Attacks by Iraqi guerrillas on so-called "soft targets" that have claimed the lives of humanitarian aid workers have driven some large secular aid groups out of the country and left smaller, religious relief groups in the forefront of serving Iraq's neediest people.
Representatives from religious aid groups, which work largely in conjunction with existing Iraqi organizations, say they have been forced to abandon some relief projects as groups like the International Committee of the Red Cross pull out of Baghdad and Basra.
But the groups, which run on smaller operating budgets than large organizations like the Red Cross and have fewer than a handful of non-native staff members, have been able to remain in Iraq without a serious threat to their field workers. These groups, which often work on smaller, community-based aid projects, rely heavily on Iraqi staff members to carry out projects. Expatriate coordinators, some based in Iraq, some working out of neighboring Middle Eastern countries, advise aid groups on how to coordinate relief projects, donate funds and help them raise money.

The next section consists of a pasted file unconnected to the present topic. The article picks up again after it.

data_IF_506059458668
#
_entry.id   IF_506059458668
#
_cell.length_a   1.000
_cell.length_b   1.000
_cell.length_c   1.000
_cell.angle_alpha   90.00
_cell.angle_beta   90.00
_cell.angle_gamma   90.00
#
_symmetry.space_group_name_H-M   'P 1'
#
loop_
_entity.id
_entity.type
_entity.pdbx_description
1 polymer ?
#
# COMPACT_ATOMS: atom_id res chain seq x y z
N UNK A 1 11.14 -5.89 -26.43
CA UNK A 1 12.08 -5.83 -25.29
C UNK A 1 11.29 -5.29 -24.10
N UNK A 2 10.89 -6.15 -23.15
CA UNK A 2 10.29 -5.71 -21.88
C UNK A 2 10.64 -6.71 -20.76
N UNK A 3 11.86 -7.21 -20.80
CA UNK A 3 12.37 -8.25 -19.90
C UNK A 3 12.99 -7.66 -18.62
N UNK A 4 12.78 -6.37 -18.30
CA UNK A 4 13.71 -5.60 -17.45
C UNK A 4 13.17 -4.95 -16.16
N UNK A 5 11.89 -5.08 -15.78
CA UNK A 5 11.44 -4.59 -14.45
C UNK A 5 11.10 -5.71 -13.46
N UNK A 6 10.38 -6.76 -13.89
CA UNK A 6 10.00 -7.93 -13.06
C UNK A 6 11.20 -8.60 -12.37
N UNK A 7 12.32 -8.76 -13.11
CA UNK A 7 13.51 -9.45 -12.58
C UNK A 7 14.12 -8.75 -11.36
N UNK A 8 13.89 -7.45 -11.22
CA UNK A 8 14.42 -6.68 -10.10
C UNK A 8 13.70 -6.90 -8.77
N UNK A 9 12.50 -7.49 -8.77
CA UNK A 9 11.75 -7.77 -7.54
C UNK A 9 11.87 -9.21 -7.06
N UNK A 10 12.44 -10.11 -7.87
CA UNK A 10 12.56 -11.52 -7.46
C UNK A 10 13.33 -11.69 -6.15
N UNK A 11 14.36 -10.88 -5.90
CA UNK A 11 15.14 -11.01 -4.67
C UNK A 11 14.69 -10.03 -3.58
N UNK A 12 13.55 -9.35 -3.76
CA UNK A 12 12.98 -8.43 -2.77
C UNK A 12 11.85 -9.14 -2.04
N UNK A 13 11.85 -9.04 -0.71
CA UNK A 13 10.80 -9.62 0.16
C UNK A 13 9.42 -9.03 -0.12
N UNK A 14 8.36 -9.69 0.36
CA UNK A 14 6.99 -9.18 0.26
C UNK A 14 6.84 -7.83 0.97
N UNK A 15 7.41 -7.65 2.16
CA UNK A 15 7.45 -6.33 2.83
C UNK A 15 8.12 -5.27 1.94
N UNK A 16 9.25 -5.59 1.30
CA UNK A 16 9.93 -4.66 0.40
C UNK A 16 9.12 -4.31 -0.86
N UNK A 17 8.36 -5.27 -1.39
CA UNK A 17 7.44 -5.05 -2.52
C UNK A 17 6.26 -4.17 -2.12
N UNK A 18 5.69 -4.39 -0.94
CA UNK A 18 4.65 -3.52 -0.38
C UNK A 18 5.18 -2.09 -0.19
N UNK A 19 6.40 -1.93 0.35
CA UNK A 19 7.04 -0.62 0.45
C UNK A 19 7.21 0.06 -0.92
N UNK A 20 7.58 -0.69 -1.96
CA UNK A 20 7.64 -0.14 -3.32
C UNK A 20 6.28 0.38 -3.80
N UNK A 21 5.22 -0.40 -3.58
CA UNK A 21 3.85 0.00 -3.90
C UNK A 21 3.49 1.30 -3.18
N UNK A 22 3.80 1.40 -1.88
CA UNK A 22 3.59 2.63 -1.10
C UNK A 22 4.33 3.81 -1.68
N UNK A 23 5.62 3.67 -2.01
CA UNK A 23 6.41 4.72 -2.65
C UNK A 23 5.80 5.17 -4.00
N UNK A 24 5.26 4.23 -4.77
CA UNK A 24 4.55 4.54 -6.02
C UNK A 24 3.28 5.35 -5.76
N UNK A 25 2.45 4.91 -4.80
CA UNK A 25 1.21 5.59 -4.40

And as secular groups pull out, in many cases, the religious aid groups are all that's left to combat malnutrition, shortages of hospital supplies, contaminated drinking water and other challenges.
Kathleen Moynihan, Catholic Relief Services' regional director for relief efforts in the Middle East, said her group, like other religious aid groups, focuses on a few specific relief initiatives. From her post in Cairo, Moynihan has most recently been working with Caritas Iraq, a local aid group that partners with CRS to promote a "Well Baby" program that educates new mothers about proper nutrition for their babies.
CRS also supports smaller projects in ...1